World has chance to end extreme poverty for good - Cameron

 
David Cameron, flanked by Liberian President Ellen Johnson Sirleaf and Indonesian president Susilo Bambang Yudhoyono. Mr Cameron said all countries had an obligation to contribute to the global fight against poverty

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David Cameron has said there is a "real opportunity" to end extreme global poverty within the next few decades.

The prime minister said politicians had been talking about the goal for years but "this generation" had a chance of fulfilling the long-held ambition.

He was speaking after hosting a meeting of politicians from around the world to discuss anti-poverty strategies.

Mr Cameron has been asked by the UN to look into how poverty in developing countries should be tackled after 2015.

On Thursday, he co-chaired the first meeting of the United Nations panel, along with Liberian President Ellen Johnson Sirleaf and the Indonesian president Susilo Bambang Yudhoyono.

'Great progress'

After the meeting, attended by 26 countries, Mr Cameron said "great progress" had been made since the launch of the Millennium Development Goals in the late 1990s but the international community must aspire to do even more.

All countries had obligations to do their bit to help meet the anti-poverty targets, he added - citing the need for the UK and other wealthier countries to be transparent about how their aid budget are spent.

"The principle aim of the panel should be finishing the job of ending extreme poverty...That is something that politicians have been talking about for a while but for the first time I think this generation really has the opportunity to do it."

Analysis

The process begun in London should be completed by May when the "High Level Panel" reports to the UN secretary-general.

The London meeting is the first of three to be held in the capital cities of the three co-chairs, representing a spread of countries in terms of wealth.

Between the meetings, a separate process will go on to put ideas on paper, which one seasoned observer described as a "massive fight" over what should be in the final plan, who pays and how independent the successors to the MDGs will be of the UN.

Progress on the Millennium Development Goals has been patchy.

The UN says that for the first time the number of people living in extreme poverty is falling in every region of the world but the first MDG, cutting in half the proportion of people living in poverty, has been reached mainly because of the economic growth of China.

The Millennium Development Goals, set to be completed by 2015, are pledges by UN member countries to increase living standards in poorer parts of the world.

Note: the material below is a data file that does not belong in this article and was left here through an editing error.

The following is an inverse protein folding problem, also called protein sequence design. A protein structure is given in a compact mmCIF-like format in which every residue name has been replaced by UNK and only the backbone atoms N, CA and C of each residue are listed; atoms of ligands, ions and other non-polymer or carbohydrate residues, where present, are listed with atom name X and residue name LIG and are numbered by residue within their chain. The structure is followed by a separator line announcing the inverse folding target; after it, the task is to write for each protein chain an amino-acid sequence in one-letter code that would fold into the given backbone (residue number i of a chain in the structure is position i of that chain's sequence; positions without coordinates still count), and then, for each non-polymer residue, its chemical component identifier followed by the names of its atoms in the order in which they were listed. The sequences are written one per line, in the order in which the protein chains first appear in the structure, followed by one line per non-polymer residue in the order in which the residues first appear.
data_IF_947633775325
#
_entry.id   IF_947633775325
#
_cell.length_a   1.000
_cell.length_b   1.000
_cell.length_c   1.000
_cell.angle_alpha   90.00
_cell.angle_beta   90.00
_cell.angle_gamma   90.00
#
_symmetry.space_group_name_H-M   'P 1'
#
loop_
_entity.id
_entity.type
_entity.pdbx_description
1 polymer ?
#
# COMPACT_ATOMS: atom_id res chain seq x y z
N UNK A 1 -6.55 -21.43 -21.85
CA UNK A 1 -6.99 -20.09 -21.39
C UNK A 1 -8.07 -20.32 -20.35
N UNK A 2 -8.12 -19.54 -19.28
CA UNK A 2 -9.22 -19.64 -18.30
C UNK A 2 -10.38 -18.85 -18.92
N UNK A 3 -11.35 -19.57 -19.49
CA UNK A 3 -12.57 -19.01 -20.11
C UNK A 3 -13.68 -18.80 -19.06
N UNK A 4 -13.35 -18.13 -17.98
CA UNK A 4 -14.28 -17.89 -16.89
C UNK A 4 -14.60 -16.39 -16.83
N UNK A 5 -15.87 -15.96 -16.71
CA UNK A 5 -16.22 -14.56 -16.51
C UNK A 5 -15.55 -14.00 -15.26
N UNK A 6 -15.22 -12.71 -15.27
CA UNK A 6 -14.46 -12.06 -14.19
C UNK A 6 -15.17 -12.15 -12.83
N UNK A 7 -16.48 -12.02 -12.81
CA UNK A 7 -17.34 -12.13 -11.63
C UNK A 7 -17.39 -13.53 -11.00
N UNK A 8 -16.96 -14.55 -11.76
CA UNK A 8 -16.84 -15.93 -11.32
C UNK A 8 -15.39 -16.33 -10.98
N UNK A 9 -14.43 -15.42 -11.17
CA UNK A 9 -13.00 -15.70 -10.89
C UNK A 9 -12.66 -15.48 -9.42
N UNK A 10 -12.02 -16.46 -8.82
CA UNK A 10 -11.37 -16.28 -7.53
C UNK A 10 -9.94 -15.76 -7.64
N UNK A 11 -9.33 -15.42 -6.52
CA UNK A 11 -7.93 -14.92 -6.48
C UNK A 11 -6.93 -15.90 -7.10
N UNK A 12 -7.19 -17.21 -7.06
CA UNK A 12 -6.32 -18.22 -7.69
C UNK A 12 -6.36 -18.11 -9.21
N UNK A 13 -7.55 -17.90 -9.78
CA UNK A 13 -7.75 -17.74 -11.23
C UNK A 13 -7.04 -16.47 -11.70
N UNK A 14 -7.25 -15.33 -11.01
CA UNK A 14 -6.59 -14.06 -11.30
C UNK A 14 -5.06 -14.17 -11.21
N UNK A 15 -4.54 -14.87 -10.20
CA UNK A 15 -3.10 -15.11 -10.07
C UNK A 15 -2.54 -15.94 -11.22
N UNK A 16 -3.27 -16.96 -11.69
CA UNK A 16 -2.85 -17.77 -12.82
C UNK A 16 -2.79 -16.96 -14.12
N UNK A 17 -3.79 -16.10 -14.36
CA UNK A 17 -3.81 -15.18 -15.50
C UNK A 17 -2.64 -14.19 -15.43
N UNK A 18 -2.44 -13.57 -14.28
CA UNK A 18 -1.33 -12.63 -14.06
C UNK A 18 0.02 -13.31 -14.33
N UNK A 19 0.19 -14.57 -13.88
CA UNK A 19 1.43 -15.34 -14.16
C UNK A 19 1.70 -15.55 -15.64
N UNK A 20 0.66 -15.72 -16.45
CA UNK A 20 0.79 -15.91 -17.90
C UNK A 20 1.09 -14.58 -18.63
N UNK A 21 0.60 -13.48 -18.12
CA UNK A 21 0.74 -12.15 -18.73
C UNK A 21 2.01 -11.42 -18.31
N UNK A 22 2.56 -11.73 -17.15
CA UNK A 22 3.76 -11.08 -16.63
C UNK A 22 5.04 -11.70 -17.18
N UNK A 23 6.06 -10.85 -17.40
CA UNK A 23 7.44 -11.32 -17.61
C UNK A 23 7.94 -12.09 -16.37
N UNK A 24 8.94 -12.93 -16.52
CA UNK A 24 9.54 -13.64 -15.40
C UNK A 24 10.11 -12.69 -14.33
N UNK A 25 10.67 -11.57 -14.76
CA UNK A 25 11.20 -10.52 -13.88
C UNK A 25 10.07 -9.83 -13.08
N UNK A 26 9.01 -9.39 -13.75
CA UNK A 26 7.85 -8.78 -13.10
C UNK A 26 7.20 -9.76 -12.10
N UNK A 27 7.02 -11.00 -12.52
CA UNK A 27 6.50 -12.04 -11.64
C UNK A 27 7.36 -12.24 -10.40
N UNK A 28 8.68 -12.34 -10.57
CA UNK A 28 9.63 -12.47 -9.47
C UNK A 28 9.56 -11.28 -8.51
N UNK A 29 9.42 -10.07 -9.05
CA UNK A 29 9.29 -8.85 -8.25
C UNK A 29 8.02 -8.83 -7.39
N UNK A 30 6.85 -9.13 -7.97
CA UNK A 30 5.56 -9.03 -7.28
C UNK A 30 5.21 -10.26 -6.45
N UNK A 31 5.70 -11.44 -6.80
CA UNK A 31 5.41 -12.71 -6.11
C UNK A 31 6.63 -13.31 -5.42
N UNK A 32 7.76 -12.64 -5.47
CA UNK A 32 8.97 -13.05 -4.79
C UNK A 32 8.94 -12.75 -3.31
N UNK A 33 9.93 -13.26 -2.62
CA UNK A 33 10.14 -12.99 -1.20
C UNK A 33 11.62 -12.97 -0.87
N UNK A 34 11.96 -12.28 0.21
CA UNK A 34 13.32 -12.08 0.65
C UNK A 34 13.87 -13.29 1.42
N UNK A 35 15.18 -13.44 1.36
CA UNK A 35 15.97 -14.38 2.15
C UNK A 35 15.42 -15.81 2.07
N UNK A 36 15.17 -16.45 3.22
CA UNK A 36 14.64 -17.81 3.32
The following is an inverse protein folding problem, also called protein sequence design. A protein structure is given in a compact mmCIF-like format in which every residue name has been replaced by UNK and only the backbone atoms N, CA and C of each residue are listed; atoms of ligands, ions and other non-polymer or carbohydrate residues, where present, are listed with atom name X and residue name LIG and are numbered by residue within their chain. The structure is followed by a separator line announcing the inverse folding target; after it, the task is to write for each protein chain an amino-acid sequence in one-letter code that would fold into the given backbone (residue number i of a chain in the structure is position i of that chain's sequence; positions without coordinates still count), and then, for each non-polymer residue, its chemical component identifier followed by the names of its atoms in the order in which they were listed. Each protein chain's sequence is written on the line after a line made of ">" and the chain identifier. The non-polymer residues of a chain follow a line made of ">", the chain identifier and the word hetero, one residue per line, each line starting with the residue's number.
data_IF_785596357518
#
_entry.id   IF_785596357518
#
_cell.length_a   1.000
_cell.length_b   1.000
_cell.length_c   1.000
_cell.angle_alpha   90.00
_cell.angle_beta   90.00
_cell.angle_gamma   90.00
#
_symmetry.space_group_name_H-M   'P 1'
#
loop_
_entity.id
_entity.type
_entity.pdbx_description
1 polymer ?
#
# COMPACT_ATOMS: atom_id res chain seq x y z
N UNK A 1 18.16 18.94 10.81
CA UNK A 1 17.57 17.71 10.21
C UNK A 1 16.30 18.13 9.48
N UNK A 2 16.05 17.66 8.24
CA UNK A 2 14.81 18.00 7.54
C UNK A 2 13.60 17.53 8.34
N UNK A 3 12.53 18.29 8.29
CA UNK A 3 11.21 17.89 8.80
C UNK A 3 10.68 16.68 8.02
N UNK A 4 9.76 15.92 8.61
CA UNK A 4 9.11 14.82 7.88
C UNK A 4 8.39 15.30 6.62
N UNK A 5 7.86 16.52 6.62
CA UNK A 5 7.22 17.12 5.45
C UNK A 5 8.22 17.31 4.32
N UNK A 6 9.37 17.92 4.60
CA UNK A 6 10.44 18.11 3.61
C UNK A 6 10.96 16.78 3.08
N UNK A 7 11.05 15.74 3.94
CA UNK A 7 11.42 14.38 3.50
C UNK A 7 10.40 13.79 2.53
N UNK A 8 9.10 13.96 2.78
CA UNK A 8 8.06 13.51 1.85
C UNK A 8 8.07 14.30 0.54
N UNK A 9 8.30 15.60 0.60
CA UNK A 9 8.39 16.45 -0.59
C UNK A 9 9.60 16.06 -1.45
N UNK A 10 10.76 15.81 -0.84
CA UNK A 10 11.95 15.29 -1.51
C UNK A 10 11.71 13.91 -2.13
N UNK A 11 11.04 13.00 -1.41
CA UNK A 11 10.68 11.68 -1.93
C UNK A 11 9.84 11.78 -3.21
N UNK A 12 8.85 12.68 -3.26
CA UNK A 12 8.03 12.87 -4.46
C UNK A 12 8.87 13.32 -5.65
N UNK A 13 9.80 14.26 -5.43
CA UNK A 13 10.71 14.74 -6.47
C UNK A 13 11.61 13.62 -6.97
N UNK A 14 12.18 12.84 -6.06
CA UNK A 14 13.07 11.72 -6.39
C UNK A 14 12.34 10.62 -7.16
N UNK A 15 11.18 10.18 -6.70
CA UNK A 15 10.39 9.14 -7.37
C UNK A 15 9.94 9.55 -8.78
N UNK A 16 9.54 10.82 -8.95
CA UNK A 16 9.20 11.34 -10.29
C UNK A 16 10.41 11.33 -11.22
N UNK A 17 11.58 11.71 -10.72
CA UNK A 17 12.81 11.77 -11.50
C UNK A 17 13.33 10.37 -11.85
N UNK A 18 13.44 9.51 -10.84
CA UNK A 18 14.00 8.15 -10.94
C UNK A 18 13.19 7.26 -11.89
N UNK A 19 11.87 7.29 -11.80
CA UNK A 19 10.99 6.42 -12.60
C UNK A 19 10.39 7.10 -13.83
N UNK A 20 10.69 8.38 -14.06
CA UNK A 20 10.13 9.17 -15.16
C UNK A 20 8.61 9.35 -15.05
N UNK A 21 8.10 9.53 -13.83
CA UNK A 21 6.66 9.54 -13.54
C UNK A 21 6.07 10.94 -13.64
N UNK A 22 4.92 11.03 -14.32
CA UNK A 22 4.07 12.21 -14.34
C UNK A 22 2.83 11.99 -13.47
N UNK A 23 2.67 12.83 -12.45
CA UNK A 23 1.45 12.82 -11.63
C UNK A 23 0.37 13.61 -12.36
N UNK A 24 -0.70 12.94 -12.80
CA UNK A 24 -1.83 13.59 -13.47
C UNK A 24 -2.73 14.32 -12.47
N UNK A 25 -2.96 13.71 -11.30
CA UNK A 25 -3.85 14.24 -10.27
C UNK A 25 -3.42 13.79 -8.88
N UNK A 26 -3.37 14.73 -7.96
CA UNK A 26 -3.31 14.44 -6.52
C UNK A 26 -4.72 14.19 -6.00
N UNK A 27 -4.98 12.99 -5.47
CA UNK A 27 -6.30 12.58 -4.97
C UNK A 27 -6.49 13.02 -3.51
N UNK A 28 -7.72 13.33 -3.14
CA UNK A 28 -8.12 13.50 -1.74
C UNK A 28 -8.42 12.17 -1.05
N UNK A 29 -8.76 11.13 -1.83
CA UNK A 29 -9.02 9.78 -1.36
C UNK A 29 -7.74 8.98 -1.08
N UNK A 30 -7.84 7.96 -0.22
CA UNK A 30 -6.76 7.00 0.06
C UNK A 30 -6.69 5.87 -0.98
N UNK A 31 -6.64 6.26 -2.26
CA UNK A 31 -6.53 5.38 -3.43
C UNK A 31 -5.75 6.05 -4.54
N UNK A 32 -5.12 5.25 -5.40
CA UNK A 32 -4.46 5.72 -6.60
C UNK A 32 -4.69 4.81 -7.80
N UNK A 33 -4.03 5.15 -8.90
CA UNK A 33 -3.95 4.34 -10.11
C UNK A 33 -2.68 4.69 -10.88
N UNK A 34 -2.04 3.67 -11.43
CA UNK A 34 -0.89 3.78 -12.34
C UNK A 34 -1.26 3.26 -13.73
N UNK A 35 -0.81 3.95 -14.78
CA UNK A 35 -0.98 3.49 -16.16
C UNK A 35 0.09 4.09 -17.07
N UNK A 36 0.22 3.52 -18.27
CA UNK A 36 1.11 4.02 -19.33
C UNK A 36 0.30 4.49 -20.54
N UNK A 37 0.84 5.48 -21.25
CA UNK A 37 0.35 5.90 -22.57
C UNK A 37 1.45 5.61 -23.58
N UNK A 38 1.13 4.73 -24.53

The first of them - reducing poverty among some of the very poorest - has been achieved, due largely to big increases in income in recent years in China and India. But attempts to reach other goals have been less successful.

Mr Cameron said there needed to be a renewed focus on tackling the causes of poverty - highlighting the importance of reducing corruption, promoting the rights of women and minorities and backing freedom of expression and association.

The panel will meet again in Monrovia and Jakarta next year, before reporting to the UN Secretary-General Ban Ki Moon.

Most of the other attendees of the London gathering are ministers from foreign governments or heads of economic committees.

The Indonesian president, who is on a three-day state visit to Britain, said the UN panel had a "common vision" over how to respond to the challenges facing the developed and developing world.

"I believe that poverty eradication can only be achieved by raising the living standards of the poor around the world.

"This can be done by creating job opportunities and providing accessible and affordable health services, education facilities, housing, clean water and sanitation."

BBC international development correspondent David Loyn said that in finding a successor for the Millennium Development Goals, China and some African countries will want to stop what they see as further interference into governance.

But the big donor nations in the West will need guarantees of transparency and better accountability for governments who receive aid, if aid is to continue, our correspondent added.

 

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  • rate this
    +2

    Comment number 531.

    515. ChubbyPandas "How selfish can you get "sort our house out before the rest of the world". You are one of pretty much an entire nation of greedy, self centered Brits"

    It is not selfish to say this. It make economical sense.

    When everything is ok at home one can think of putting money into a collection tin for those in need abroad if there is no money at home then donation totals fall

  • rate this
    +1

    Comment number 530.

    @517. coram-populo-2010

    @498 'rememberdurruti'
    You can't reason with Apocolypse - he has no sense of reason. Just a one-sided view on just about everything.

    --

    I always find it amusing that when anyone doesn't agree with someone else's point of view on here it is always the other person who is being unreasonable and having one-sided views as opposed to themselves.

    Everyone is a politician.

  • rate this
    +1

    Comment number 529.

    He's having a laugh, isn't he? Soon there won't 'be any' poverty, because we'll all be the same as the rest of the world. The people that is - the top 99%, not the bottom-feeders - the bottom 1% - the sell-outs.

  • rate this
    +4

    Comment number 528.

    514. Socialist Apocalypse The Thieves Amongst Us

    Has no clue what Burnley is like because he/she has never been there.